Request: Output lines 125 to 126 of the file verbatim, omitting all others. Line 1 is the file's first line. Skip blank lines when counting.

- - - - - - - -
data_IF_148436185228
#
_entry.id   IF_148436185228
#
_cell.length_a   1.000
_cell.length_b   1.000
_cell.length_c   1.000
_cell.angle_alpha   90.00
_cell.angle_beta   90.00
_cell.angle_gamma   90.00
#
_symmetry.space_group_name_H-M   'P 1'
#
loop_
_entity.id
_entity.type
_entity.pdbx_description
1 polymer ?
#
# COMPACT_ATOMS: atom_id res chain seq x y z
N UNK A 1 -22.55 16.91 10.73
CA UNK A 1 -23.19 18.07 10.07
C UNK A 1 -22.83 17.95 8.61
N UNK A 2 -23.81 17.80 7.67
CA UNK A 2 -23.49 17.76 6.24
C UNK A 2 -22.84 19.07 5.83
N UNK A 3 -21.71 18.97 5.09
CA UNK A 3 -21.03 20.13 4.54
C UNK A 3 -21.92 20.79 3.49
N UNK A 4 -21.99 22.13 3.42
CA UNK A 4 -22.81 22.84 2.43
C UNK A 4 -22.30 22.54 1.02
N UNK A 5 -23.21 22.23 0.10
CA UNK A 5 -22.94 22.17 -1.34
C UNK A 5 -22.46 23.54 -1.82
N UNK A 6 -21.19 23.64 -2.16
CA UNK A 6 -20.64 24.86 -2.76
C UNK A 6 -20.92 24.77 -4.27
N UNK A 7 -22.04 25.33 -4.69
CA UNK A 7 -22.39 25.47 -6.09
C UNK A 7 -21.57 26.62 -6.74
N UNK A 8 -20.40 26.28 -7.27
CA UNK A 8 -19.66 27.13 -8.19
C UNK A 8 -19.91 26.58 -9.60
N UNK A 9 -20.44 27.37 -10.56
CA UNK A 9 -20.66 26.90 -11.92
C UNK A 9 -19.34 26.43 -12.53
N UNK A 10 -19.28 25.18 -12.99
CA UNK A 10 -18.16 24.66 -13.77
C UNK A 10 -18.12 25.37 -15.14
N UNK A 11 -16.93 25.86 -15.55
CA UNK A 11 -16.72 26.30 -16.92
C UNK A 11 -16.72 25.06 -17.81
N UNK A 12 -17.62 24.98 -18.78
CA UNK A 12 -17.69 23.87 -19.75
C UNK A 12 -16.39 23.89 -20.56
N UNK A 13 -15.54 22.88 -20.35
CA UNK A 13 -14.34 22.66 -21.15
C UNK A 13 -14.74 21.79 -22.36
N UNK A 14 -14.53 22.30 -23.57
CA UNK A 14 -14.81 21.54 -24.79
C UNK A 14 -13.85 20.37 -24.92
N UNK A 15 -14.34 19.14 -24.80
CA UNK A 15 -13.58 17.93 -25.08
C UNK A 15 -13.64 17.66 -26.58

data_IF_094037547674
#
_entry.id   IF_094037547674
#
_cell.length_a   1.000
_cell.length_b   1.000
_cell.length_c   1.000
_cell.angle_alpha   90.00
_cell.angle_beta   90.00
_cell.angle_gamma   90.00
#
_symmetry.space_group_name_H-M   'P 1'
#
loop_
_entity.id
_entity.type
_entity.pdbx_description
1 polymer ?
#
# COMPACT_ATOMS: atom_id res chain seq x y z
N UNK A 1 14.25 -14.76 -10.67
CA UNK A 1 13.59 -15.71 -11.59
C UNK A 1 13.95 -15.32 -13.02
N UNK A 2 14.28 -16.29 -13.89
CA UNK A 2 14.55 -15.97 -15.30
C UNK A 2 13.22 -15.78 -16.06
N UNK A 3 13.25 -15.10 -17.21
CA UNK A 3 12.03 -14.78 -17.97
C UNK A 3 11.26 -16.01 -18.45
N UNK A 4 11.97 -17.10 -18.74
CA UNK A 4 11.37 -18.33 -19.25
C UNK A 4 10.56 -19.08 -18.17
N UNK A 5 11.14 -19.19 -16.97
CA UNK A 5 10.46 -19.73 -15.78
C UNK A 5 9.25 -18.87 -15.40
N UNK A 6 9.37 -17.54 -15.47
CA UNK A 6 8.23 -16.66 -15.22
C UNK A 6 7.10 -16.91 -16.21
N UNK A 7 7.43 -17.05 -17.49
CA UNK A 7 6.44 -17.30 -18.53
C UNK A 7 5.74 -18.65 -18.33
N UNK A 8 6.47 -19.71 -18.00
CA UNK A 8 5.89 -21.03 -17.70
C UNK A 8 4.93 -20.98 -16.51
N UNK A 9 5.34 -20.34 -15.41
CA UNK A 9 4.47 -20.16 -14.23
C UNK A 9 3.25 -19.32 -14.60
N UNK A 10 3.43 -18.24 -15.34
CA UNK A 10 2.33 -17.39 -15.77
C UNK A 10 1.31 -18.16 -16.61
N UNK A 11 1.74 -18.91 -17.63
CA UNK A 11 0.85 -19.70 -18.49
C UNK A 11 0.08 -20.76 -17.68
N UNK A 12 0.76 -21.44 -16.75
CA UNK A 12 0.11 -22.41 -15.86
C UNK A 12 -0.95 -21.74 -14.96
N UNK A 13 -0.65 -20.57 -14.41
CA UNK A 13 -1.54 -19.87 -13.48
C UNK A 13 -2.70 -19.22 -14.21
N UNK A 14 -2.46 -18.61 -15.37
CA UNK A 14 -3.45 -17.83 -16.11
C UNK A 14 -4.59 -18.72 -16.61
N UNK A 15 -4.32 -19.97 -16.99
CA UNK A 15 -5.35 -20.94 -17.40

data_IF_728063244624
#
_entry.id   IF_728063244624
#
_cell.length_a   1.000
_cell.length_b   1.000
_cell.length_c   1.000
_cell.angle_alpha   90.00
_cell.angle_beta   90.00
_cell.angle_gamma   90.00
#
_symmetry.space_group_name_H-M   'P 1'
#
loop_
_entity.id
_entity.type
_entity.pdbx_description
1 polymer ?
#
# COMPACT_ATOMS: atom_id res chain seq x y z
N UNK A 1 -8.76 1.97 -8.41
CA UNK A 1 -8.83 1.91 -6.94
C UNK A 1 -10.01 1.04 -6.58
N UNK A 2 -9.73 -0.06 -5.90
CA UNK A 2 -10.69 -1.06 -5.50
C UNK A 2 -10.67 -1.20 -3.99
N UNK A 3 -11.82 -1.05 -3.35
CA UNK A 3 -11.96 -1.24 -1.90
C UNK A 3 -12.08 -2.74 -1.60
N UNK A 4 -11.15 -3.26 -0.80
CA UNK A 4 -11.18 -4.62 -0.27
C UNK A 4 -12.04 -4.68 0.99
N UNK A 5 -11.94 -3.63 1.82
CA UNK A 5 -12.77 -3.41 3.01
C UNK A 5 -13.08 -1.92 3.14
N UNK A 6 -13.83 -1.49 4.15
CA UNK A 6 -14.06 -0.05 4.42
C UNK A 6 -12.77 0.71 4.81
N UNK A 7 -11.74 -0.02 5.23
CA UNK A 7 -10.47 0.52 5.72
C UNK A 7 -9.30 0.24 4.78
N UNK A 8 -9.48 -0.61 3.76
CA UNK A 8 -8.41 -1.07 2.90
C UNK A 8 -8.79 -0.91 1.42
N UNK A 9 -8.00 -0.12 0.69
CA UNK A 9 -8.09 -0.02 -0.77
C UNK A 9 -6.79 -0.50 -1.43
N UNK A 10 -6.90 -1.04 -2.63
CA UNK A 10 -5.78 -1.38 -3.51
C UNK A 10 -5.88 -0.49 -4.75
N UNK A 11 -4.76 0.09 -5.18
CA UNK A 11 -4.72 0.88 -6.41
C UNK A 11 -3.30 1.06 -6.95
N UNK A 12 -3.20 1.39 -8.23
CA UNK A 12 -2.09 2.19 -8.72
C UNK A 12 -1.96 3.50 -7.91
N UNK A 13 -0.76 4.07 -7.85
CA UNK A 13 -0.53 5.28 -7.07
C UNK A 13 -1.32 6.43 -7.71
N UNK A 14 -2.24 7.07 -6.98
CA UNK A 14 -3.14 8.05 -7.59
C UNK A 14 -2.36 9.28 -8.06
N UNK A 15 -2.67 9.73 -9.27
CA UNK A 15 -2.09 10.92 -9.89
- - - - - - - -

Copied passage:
N UNK A 14 -2.46 -18.61 -15.37
CA UNK A 14 -3.45 -17.83 -16.11